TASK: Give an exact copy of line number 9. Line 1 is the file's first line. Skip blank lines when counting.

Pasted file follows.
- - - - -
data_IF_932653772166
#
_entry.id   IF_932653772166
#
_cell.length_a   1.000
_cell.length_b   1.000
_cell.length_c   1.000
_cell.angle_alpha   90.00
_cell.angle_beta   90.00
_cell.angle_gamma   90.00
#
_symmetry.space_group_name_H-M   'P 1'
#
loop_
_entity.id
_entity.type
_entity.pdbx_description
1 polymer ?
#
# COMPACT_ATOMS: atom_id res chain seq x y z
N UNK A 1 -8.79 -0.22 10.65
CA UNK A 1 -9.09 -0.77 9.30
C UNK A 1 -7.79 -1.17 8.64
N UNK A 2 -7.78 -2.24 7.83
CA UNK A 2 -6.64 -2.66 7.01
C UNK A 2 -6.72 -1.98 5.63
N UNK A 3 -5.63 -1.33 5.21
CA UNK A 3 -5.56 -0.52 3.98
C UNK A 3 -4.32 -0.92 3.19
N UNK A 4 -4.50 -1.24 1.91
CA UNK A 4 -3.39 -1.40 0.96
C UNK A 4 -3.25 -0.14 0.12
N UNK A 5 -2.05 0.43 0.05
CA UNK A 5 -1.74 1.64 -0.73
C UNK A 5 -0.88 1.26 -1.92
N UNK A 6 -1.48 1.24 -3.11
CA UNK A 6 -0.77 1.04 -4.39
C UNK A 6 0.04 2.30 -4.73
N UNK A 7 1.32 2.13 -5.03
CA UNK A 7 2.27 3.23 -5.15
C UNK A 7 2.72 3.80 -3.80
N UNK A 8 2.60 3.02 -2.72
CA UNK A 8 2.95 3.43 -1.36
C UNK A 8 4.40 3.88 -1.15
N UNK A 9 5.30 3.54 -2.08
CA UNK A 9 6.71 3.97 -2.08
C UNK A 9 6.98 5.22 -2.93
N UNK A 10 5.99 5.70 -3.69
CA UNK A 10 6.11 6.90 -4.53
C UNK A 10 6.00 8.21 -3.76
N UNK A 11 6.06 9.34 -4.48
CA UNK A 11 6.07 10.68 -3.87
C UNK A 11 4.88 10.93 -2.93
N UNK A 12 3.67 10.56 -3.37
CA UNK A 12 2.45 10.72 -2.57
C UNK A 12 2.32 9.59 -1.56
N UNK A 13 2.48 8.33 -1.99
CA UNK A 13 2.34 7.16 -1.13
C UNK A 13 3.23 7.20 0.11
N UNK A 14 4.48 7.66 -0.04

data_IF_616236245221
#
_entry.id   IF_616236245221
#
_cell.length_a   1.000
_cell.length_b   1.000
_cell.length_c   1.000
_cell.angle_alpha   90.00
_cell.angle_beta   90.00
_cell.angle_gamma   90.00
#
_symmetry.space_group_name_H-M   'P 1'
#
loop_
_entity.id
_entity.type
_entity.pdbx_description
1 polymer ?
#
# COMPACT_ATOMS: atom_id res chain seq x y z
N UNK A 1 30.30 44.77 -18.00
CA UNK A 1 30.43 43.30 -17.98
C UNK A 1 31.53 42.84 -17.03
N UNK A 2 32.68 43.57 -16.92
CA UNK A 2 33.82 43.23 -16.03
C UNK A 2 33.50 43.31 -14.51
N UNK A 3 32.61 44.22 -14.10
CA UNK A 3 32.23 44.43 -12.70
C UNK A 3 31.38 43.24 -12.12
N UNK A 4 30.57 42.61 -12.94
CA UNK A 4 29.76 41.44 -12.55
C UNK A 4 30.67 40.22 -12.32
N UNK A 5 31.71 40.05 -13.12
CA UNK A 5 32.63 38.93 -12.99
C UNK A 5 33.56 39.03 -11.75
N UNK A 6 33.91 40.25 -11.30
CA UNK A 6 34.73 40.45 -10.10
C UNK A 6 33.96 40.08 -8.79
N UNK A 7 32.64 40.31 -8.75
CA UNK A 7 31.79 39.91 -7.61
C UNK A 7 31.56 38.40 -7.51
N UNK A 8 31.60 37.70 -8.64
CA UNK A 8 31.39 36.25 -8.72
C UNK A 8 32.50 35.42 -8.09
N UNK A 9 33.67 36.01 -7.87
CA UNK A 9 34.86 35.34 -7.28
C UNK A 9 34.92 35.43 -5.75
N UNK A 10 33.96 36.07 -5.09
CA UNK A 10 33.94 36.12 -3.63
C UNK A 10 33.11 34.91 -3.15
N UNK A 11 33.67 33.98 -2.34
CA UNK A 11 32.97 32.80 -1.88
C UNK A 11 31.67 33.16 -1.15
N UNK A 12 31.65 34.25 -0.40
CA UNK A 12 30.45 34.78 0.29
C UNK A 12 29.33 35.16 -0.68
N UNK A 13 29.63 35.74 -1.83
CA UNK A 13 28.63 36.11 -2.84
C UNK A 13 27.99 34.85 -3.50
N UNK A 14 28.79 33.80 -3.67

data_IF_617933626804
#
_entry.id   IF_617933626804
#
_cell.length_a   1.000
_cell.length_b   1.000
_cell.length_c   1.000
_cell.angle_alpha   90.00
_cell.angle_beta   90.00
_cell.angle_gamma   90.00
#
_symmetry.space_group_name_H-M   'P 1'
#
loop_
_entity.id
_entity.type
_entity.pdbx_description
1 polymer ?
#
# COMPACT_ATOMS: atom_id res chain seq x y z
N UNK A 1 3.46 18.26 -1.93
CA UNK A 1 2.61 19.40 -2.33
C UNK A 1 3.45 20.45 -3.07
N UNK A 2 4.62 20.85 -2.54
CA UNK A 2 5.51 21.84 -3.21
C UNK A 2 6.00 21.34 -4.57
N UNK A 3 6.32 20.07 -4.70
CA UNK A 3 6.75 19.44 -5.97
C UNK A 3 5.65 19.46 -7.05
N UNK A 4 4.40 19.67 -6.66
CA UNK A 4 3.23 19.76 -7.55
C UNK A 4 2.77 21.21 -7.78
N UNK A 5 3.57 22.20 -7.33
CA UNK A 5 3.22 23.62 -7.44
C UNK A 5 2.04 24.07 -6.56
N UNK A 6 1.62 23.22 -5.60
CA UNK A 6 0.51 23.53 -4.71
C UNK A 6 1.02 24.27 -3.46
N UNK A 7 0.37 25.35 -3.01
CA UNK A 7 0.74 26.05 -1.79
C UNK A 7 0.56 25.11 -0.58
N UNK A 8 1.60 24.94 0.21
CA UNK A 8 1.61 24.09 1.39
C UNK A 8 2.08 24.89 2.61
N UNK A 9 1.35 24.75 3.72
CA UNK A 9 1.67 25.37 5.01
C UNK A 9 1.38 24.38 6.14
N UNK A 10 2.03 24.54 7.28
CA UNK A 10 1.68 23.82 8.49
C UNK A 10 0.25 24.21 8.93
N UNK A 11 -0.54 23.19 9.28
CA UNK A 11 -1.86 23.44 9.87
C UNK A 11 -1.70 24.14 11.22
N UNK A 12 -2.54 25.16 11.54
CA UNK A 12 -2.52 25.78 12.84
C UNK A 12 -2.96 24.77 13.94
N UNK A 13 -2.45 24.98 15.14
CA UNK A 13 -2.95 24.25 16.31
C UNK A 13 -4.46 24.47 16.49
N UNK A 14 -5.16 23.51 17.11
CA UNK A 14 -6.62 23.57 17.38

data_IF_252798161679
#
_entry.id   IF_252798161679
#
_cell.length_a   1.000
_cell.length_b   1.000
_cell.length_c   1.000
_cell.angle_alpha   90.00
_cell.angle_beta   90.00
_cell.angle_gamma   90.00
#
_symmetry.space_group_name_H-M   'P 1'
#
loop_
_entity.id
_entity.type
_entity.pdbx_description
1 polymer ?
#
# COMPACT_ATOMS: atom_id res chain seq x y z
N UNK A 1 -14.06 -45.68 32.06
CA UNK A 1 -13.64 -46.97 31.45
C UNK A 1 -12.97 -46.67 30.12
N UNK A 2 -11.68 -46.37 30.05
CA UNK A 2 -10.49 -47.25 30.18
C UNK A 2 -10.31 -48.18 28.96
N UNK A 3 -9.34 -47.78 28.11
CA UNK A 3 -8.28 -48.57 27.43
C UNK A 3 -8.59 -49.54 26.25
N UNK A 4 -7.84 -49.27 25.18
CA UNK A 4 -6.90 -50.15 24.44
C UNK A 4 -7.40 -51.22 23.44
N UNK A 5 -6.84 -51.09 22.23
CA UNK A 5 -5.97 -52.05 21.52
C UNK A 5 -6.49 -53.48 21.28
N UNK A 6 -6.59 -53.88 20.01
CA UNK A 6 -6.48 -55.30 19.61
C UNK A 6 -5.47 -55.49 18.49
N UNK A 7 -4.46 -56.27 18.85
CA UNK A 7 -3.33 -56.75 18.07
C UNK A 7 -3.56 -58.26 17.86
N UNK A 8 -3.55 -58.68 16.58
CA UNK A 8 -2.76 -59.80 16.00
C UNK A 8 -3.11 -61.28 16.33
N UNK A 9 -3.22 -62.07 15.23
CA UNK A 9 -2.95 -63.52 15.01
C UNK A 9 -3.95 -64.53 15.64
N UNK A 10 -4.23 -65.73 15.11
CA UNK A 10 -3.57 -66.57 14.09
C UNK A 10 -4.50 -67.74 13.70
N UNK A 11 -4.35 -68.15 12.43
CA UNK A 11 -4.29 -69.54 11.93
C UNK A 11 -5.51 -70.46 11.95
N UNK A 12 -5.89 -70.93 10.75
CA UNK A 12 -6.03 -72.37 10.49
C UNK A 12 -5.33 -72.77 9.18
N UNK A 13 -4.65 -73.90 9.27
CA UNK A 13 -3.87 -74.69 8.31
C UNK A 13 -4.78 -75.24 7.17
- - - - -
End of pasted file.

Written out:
_cell.angle_beta   90.00